Russia dismisses UK media claims on oil products supplies to TalibanRussian Politics & Diplomacy October 16, 21:37
Poll shows Russians satisfied with life, ready for hard timesSociety & Culture October 16, 21:06
FIFA: Indian schoolteacher and her son to attend 2018 World Cup opener in Moscow for freeSport October 16, 20:23
Operation in Syria nearing completion — Russian defense ministerMilitary & Defense October 16, 19:54
Russian Navy’s aviation to get 10 upgraded antisubmarine warfare helicopters a yearMilitary & Defense October 16, 19:23
Soviet youth festival: memories from the pastSociety & Culture October 16, 18:01
Russian-US outer space flight simulation project kicks off in NovemberScience & Space October 16, 17:42
Pyongyang to continue to build up its nuclear potential — senior lawmakerWorld October 16, 17:33
Trump’s policy may exacerbate US exceptionalism — expertsWorld October 16, 17:22
NATO senior officials have decided in the pullout of troops from Afghanistan planned for 2014 to take into consideration the Soviet Union's experience. As the Kommersant has learned, representatives of the alliance asked Moscow to share materials and the analysis of the Soviet troop withdrawal from Afghanistan in 1989. The newspaper explains the fact that there is no official request by the NATO reluctance to equate the presence of the Soviet contingent in the country and the present mission of the alliance.
Several sources from the organization told the newspaper that NATO representatives were interested in materials about the Soviet troop withdrawal from the country. A source at the Russian General Staff has confirmed the information. According to the source, NATO in late March through the military diplomatic channels unofficially requested the Russian Defence Ministry to provide access to the information about the pullout of Soviet troops from Afghanistan in 1989. In particular, the organization is interested in meetings with those who participated in the events and a joint analysis of the Soviet Defence Ministry’s documents about the Afghan period.
Besides, NATO wants to compare the mobilization capacities of the Soviet Union at the end of the Afghan campaign and its present ones to have a clearer picture and understand "when, at what moment and what mistakes were made". The alliance plans to partially use the Soviet withdrawal experience in its Afghan force pullout. The strength of the NATO contingent absolutely coincides with that of the Soviet forces in Afghanistan in 1988.
"In fact, there are no reasons to deny our partners," a defence ministry source told the Kommersant. "If the information helps them, it will allow strengthening the dialogue." The source also reminded that stabilization of the situation in Afghanistan was a priority not only for NATO, but also for the Russian Federation and the CSTO.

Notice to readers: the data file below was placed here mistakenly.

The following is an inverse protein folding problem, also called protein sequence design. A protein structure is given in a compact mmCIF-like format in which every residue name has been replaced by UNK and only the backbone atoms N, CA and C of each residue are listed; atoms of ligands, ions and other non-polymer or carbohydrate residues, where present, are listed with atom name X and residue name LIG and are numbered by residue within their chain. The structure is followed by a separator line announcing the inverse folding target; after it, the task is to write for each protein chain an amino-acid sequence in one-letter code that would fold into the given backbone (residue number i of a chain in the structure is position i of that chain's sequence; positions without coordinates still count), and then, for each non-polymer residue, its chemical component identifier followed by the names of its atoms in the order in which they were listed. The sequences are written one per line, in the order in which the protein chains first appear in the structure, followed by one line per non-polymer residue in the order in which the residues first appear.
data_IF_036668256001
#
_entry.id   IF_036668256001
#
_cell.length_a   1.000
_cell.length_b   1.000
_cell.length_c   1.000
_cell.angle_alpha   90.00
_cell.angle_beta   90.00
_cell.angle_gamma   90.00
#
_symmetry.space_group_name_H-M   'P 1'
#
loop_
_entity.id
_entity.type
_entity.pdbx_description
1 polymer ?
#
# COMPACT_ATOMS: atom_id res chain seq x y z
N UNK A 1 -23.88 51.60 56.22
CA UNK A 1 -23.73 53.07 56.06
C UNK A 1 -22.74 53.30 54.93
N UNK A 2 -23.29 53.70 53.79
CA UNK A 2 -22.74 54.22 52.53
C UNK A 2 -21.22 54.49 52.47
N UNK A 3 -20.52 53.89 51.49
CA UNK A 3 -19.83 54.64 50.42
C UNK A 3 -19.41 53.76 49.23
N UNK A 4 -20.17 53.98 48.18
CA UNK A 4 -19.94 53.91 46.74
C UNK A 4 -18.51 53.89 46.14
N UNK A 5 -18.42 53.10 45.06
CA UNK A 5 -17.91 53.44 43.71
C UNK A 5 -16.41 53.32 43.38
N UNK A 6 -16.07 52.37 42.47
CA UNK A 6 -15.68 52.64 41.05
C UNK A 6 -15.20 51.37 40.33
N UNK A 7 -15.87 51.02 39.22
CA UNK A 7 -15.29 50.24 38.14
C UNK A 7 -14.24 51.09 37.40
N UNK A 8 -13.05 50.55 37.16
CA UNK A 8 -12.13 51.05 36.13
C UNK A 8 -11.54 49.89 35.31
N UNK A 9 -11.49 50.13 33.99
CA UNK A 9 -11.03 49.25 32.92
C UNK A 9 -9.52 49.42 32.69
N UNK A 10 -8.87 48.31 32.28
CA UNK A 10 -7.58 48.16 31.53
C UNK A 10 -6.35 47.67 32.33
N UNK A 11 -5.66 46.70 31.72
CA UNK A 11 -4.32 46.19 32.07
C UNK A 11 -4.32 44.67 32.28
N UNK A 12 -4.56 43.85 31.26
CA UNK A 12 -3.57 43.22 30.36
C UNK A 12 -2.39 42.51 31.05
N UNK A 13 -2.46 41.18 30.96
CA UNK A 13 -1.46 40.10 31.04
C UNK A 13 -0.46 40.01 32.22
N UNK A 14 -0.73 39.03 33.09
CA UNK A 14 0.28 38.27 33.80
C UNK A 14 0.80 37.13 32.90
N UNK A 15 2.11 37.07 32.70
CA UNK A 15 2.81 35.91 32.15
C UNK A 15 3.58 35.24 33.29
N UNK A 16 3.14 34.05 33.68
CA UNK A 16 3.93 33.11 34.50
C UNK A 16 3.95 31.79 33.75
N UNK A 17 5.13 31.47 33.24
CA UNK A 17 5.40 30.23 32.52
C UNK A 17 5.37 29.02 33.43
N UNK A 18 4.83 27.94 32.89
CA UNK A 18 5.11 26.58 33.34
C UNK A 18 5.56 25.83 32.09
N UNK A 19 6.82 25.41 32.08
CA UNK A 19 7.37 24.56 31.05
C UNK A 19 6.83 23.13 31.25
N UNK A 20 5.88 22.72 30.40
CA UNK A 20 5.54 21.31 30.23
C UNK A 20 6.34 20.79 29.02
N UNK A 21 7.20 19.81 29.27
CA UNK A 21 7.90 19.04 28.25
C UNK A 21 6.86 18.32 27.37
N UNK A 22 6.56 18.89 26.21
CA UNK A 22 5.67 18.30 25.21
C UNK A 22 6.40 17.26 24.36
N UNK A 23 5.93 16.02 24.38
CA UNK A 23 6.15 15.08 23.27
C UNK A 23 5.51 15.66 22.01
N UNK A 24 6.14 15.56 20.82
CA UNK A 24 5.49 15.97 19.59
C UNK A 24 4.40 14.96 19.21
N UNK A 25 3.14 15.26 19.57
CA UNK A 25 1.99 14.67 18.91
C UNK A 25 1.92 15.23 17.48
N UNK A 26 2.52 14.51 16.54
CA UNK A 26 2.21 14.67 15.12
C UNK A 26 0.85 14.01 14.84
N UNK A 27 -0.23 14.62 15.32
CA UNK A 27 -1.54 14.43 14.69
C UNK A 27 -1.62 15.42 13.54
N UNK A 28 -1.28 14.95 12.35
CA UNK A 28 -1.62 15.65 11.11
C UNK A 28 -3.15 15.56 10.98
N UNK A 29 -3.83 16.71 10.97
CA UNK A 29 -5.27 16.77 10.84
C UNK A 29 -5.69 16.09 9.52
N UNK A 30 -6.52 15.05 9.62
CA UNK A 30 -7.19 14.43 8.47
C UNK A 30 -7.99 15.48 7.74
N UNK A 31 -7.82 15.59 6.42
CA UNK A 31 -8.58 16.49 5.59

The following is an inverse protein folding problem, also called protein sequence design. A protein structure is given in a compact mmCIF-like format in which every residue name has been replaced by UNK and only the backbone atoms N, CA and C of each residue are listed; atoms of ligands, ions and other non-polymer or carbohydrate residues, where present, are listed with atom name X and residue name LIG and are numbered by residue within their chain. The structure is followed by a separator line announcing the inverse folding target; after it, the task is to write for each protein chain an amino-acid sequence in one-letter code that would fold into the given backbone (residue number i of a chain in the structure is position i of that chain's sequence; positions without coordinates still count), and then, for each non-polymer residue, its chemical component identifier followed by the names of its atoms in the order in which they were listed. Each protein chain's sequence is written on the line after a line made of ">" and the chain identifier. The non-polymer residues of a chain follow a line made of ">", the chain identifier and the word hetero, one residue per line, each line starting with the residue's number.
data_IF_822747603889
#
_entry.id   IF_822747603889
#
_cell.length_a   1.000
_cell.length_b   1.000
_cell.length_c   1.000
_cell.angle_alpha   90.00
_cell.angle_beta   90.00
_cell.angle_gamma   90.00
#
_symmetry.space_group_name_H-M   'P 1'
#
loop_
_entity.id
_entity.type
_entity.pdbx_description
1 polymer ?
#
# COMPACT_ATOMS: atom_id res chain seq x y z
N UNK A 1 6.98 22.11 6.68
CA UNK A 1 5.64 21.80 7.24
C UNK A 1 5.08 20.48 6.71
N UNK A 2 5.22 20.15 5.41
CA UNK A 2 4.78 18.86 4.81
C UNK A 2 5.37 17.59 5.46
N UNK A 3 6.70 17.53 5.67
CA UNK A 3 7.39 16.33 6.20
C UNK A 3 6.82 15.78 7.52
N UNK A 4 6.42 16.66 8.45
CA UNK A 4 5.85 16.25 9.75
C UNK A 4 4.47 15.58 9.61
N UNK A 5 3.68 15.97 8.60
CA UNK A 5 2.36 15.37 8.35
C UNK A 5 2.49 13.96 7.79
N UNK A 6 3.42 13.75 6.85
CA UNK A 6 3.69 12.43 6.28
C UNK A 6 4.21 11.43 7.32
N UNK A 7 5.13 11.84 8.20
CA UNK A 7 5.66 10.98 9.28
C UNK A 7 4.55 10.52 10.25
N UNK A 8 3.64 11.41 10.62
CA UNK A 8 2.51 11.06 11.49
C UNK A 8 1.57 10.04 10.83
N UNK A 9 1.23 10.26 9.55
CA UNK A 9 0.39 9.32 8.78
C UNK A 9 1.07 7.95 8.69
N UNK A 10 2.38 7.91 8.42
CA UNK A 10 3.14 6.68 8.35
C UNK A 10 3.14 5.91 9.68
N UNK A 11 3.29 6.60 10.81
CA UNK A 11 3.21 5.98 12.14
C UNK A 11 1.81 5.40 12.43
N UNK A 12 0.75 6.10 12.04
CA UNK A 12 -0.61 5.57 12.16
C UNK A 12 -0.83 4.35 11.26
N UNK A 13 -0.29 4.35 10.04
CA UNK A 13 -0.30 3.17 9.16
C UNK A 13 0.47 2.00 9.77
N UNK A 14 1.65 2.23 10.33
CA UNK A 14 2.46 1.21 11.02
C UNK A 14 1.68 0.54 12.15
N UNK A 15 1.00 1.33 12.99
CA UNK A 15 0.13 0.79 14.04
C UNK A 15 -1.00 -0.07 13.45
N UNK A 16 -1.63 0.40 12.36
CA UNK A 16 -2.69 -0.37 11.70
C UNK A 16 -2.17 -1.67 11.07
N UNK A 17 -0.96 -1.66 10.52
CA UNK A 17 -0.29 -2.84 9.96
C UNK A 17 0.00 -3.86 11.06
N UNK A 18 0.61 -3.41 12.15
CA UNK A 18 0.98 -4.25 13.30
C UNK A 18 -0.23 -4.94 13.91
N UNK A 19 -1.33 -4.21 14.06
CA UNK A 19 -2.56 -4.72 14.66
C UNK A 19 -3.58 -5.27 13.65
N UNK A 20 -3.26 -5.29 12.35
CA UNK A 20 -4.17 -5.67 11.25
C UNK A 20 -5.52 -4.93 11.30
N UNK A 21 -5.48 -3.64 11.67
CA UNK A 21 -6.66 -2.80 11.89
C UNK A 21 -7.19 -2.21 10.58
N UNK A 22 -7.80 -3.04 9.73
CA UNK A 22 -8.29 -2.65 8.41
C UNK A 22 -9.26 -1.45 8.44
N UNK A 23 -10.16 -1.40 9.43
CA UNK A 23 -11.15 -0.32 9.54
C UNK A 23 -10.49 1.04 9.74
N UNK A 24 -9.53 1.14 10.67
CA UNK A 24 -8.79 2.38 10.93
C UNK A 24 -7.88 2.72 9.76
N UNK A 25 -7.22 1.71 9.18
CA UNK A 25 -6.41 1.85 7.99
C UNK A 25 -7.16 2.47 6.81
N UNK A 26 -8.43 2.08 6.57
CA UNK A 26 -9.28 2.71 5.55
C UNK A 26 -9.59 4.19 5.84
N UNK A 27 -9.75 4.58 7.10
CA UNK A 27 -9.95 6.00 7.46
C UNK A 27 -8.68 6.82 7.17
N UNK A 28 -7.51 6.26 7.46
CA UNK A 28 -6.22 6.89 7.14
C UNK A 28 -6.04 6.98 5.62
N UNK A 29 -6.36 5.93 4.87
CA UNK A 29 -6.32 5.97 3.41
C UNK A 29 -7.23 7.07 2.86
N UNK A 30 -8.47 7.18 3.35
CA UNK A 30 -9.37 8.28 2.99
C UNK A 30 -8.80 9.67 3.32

Meanwhile, NATO official representatives do not reveal the intention to use the Soviet experience in the withdrawal of the International Security Assistance Force from Afghanistan in 2014. NATO military committee head Gen. Knud Bartels who visited Moscow in December publicly stated that the alliance did not use the Soviet experience when planning the pullout from Afghanistan.
The Russian sources explain the position by the fact that NATO probably does not want to have associations between its present campaign in Afghanistan and the presence of Soviet troops there, the period called in the West "occupation". Perhaps, because of this, the request of the alliance was of an informal character.
According to the newspaper, detailed talks on the matter may be held during the Russian Defence Ministry-organized international conference on security planned for May 23-24 in Moscow.
Russian experts believe the NATO intention to learn the Soviet experience is quite justified. On the level of consultations, it is a rather promising area of cooperation. Another thing is how it will be revealed, noted Dmitry Danilov, head of the European Security Department of the Institute of Europe of the Russian Academy of Sciences. "Moscow's Afghan experience involves serious knowledge of information and the internal situation, including the balance of power and international relations. Much has changed since the Soviet times, but the continuity persists, and so, the experience should not be underestimated."
In the view of an expert at the centre for Afghanistan studies Natalia Khanova, the alliance studies the Soviet experience, fearing that the situation in Afghanistan will resemble the one that was after the Soviet troops' withdrawal.